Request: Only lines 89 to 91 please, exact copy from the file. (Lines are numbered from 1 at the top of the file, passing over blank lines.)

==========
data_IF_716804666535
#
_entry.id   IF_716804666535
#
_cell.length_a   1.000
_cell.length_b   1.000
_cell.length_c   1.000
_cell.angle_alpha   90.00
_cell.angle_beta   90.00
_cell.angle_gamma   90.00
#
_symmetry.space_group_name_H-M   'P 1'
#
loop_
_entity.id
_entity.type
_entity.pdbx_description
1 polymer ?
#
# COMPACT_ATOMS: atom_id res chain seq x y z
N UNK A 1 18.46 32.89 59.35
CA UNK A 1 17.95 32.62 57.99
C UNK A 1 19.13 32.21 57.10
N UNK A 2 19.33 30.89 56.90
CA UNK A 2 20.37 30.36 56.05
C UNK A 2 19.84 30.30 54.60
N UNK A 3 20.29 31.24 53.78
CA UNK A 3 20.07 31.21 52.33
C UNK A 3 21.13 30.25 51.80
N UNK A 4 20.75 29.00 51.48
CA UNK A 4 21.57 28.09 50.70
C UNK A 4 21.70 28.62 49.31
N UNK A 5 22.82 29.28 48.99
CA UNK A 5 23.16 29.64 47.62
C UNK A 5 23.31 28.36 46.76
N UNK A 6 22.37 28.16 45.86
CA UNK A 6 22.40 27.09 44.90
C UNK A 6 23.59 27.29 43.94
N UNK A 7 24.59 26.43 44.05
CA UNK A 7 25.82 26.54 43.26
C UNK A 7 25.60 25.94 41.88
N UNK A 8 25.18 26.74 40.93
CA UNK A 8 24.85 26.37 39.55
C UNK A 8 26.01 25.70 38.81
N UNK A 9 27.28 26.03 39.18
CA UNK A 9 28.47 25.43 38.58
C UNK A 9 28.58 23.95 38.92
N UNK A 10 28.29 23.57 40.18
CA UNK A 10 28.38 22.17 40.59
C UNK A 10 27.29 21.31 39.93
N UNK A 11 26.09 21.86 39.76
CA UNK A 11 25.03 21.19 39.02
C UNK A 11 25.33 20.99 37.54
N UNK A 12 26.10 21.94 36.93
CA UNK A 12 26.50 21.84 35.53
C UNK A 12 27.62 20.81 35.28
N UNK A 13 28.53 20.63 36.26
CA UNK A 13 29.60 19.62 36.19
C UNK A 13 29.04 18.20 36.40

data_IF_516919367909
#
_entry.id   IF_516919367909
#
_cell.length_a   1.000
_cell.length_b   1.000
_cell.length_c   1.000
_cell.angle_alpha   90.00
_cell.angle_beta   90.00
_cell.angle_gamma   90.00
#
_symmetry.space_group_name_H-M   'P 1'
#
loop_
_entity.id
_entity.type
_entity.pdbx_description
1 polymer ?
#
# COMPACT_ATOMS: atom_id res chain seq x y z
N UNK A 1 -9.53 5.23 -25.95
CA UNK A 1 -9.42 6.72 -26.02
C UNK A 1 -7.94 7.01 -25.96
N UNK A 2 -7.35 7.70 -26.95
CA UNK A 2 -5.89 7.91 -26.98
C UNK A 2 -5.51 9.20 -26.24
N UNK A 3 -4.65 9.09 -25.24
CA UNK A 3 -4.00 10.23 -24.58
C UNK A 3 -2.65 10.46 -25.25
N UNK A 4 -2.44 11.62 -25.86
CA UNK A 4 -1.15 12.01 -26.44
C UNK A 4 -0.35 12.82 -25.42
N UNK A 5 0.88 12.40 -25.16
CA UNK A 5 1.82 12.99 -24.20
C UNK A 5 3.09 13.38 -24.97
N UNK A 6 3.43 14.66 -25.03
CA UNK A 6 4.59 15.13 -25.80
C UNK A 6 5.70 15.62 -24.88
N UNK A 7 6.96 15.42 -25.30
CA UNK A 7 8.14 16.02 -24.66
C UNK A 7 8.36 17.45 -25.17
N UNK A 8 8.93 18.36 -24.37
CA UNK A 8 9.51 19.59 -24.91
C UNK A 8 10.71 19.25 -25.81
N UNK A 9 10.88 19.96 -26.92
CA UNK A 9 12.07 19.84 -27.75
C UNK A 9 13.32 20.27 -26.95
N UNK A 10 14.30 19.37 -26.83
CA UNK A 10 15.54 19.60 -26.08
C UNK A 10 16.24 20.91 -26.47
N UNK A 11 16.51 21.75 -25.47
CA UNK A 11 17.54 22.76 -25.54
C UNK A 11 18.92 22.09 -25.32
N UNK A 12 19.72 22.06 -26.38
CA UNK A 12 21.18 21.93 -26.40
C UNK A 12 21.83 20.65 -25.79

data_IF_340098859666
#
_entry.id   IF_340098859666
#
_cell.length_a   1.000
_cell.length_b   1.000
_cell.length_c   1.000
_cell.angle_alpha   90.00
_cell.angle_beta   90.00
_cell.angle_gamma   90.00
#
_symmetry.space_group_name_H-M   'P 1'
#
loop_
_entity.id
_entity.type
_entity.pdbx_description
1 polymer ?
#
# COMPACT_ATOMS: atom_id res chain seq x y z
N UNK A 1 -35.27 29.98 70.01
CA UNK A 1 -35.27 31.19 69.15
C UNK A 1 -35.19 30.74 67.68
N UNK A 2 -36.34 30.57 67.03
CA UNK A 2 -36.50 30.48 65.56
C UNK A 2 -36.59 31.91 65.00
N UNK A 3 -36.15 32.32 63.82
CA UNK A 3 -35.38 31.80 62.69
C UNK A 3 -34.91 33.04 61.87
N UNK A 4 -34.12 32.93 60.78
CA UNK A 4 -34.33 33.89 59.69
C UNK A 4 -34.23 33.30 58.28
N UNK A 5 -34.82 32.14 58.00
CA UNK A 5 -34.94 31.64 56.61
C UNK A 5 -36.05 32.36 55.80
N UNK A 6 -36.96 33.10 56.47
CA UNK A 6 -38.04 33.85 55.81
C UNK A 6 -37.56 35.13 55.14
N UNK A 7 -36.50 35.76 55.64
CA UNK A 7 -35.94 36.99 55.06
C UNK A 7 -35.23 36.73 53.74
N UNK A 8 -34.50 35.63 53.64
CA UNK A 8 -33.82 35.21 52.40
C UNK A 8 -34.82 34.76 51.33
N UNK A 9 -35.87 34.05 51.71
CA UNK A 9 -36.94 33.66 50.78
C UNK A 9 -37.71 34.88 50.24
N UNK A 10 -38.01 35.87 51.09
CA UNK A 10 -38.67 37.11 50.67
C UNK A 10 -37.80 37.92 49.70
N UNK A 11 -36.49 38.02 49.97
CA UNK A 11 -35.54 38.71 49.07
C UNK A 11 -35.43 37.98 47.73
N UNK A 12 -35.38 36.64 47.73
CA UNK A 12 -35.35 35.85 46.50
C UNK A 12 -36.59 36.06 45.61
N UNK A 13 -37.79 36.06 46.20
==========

N UNK A 4 -2.44 11.62 -25.86
CA UNK A 4 -1.15 12.01 -26.44
C UNK A 4 -0.35 12.82 -25.42